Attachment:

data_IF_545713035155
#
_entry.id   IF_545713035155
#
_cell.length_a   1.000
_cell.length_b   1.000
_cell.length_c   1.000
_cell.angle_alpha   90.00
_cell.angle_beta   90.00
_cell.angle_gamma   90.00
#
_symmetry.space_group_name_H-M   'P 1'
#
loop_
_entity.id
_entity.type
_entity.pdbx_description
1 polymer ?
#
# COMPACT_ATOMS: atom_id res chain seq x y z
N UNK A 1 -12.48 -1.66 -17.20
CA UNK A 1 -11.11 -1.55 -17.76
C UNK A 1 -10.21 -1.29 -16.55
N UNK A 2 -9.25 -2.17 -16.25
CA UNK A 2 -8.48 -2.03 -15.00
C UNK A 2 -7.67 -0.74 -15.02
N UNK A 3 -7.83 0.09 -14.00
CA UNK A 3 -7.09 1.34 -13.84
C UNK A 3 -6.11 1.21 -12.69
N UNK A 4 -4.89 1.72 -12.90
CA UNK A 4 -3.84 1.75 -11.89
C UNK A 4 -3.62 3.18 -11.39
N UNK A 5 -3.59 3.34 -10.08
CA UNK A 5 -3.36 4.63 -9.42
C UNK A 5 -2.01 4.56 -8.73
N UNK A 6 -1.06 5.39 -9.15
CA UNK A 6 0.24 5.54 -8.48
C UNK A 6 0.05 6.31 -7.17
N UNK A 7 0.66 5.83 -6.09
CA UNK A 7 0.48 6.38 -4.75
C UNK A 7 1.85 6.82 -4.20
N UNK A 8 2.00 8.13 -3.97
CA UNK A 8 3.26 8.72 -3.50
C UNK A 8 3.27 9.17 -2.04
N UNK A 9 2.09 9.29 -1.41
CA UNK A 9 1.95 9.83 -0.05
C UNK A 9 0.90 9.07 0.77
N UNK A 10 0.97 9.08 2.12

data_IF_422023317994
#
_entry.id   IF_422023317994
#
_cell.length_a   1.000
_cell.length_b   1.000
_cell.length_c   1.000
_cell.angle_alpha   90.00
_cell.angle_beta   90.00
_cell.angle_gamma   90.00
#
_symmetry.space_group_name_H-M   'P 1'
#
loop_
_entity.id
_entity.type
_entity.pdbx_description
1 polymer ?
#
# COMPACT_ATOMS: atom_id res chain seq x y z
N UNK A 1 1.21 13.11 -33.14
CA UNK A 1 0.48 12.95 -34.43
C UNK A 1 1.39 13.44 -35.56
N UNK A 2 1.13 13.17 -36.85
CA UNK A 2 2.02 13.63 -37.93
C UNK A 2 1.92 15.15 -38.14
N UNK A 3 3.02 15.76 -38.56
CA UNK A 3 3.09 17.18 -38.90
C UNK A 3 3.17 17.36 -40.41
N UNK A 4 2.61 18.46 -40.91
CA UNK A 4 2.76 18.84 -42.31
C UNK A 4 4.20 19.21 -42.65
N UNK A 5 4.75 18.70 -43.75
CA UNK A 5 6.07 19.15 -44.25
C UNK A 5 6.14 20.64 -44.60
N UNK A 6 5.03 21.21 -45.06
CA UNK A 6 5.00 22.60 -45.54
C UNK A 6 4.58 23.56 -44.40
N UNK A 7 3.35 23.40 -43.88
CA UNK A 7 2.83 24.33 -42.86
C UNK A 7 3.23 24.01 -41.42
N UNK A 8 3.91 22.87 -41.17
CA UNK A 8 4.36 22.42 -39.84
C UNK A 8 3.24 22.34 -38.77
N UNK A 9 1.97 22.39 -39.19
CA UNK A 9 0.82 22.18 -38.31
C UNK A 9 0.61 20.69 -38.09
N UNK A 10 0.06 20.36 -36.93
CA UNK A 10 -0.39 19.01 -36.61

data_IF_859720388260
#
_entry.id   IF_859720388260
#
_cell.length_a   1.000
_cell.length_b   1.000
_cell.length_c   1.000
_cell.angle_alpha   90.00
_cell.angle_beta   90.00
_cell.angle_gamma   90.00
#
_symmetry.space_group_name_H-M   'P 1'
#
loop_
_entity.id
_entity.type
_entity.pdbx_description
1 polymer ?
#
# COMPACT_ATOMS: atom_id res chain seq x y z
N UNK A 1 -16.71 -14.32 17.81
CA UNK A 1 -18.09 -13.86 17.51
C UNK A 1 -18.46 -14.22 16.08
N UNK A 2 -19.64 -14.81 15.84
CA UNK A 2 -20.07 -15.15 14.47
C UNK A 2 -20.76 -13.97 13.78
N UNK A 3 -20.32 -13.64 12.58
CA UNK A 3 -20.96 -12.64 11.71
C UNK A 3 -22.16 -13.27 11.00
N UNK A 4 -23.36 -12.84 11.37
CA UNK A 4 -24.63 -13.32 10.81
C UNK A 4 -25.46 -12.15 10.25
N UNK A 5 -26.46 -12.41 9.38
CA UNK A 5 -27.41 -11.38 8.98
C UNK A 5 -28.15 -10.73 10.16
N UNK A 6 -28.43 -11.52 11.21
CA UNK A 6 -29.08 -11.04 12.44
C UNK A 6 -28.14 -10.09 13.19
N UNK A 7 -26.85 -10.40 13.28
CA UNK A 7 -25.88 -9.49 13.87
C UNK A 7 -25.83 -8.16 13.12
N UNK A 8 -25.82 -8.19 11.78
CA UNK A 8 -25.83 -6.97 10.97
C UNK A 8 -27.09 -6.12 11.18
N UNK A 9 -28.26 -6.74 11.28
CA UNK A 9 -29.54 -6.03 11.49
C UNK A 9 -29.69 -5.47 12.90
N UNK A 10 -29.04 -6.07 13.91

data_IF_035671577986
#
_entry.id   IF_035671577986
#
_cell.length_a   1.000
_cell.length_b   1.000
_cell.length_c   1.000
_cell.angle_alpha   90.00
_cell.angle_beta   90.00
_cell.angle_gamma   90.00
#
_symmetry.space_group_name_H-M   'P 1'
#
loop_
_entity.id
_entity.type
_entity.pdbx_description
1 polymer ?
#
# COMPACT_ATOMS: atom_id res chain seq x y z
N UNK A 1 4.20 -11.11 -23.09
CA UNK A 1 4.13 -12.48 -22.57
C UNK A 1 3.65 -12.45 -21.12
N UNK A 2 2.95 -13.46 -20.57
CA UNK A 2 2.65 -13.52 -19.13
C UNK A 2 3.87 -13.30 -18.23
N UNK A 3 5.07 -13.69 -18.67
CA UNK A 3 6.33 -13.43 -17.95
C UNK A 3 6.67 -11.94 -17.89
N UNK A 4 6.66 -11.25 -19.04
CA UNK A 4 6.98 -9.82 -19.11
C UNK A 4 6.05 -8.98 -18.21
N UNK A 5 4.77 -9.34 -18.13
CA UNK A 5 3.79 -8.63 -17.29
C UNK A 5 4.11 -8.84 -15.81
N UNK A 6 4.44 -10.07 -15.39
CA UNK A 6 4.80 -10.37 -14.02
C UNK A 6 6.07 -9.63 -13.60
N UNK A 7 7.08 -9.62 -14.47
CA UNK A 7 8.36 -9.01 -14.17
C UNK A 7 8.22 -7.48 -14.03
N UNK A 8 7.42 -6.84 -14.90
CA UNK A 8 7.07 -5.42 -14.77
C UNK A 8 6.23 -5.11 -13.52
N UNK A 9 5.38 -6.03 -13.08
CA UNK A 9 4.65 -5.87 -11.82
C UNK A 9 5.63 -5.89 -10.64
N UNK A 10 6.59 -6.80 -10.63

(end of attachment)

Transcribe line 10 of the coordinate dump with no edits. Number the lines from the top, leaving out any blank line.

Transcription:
_cell.angle_gamma   90.00